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Combining work and family life is more complicated than ever
Work-family life seems busier than ever. Everyone I know has a story about taking over the jobs of three people or answering work emails around the clock.
One organization that tracks Americans’ working hours, the Economic Policy Institute, says that the majority of workers increased their work hours substantially between 1979 and 2007. It’s reasonable to think that the trend toward longer work hours has only increased since then, as employers hold off hiring during this prolonged recession.
All this work can take a toll on family life. We should be asking, what portion of time should paid work justly demand, and what portion is necessary for family and community well-being?
Recent studies have made connections between family-work conflict and depression, heavy alcohol consumption, poor physical health and high blood pressure.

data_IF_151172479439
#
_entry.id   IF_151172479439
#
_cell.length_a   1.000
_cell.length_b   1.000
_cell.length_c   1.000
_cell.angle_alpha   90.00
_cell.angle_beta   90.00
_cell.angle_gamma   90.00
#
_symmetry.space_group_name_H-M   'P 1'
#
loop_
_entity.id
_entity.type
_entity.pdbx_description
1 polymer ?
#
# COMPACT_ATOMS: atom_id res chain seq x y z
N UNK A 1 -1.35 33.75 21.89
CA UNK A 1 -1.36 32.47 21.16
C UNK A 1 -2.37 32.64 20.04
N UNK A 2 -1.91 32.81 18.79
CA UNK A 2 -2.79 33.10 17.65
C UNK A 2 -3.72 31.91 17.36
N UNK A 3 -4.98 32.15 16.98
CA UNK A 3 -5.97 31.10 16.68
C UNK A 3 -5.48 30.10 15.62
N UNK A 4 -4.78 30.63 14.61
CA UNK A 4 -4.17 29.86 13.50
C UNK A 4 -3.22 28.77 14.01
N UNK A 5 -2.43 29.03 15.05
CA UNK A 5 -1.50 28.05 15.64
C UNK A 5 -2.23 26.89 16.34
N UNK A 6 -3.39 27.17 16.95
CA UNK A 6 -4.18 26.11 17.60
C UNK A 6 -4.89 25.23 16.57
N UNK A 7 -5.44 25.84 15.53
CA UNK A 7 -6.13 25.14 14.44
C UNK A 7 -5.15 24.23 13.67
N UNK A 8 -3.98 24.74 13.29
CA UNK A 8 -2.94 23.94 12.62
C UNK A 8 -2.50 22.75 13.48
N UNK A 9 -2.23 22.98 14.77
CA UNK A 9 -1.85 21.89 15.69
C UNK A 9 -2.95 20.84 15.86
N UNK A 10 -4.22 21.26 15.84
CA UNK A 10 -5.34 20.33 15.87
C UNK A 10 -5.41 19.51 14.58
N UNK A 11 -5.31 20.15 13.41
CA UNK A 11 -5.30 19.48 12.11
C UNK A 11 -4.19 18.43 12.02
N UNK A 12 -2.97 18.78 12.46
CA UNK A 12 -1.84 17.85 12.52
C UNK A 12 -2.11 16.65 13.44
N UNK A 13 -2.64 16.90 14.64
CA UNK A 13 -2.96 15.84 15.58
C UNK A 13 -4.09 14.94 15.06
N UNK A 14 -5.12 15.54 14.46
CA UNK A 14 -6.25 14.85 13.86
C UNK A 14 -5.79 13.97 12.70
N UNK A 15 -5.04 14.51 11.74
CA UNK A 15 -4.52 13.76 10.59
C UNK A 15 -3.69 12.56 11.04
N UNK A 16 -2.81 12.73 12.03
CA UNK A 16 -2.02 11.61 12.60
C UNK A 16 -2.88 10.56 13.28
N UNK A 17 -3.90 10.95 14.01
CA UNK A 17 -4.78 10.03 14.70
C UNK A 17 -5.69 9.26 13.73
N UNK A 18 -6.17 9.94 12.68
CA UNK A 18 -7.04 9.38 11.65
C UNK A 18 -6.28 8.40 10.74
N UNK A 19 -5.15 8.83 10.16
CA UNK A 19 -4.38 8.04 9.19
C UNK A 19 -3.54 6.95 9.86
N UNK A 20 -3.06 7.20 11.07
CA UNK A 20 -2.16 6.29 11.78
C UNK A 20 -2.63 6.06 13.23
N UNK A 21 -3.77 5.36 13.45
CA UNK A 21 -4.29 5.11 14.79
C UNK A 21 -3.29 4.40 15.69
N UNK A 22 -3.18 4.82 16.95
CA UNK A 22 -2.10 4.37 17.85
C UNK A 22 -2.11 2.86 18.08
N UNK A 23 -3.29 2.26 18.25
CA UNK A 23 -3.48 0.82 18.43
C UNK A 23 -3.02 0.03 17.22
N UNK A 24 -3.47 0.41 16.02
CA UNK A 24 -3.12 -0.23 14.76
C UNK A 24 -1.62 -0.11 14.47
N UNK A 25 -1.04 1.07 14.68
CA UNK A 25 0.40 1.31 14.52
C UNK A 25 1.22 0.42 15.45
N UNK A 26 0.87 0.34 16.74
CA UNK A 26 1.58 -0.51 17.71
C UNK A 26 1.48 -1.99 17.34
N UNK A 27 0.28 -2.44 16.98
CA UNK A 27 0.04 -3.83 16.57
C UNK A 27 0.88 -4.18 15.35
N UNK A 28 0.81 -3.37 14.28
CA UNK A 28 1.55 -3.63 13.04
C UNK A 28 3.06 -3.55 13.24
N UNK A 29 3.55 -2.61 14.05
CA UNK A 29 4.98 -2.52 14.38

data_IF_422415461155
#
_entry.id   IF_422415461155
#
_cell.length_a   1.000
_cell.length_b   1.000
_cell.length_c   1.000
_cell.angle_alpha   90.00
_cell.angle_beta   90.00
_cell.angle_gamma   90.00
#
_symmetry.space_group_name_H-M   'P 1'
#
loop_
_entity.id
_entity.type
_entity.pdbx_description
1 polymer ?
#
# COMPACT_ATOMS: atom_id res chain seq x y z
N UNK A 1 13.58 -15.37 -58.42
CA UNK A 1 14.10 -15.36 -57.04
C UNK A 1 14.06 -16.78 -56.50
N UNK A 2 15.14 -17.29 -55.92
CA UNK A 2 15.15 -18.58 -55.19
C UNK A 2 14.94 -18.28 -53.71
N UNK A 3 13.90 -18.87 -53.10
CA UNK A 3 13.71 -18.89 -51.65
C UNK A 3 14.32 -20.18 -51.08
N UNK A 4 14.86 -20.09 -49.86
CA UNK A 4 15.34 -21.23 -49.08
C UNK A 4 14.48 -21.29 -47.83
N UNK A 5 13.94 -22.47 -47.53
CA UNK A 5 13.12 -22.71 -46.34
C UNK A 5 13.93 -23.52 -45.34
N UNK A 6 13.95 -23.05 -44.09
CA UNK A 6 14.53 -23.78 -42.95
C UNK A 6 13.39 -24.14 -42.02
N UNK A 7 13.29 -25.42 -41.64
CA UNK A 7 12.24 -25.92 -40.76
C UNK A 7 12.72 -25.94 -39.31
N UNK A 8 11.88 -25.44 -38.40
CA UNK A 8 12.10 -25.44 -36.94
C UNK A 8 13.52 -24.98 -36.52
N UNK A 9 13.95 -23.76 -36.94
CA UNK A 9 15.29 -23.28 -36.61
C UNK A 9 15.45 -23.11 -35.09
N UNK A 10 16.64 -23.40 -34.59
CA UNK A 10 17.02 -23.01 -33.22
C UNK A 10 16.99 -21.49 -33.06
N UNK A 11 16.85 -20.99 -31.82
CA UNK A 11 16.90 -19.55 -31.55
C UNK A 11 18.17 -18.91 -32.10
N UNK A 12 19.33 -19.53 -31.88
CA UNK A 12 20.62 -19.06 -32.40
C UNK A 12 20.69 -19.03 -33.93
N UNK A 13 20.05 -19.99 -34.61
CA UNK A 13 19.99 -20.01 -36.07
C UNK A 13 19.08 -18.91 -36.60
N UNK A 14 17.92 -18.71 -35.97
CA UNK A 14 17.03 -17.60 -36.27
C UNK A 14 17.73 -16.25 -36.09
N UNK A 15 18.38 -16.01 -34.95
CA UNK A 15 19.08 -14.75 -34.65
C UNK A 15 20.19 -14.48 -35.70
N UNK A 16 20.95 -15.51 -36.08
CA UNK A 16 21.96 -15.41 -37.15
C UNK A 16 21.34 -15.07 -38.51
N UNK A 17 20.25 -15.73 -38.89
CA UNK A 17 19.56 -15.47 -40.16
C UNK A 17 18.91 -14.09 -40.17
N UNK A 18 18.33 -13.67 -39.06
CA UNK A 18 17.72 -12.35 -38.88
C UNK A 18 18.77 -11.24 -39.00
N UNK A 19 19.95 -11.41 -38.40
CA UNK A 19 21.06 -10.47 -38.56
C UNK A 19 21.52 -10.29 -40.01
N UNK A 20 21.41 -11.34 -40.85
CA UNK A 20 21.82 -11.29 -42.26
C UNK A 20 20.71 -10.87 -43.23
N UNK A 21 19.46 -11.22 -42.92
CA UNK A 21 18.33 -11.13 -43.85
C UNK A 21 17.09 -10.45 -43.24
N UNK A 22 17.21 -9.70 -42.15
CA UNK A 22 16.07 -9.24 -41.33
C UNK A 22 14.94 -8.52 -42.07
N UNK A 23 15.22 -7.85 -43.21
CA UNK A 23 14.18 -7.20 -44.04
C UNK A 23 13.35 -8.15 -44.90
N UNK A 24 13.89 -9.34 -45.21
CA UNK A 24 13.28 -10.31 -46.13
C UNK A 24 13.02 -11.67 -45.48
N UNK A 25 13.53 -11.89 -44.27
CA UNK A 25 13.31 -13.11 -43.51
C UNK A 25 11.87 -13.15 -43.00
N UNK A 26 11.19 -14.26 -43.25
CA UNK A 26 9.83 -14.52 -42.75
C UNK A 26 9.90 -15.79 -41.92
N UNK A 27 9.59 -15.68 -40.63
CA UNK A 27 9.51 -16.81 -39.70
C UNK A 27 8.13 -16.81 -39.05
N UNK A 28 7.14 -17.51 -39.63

Also, experts say that kids do better emotionally when their parents are involved in their day-to-day lives. Yet, parents are often so worn down by their multiple demands that they have nothing left for the effective nurture, structure and discipline that children need.
I think we need to update societal supports for families. Meaning, school days and years that more closely match parents’ work hours, as New York Gov. Andrew M. Cuomo has recently suggested. We should also rewrite public policies, as New Jersey and California have done, to increase paid family leave. Too often, that’s a perk for only the most highly paid and highly educated. New York City is passing a law that companies with more than 15 employees must offer paid sick time.
After all, if families aren’t healthy, we can’t expect to have a healthy nation.
For more on this topic, check out this op-ed column from Newsday.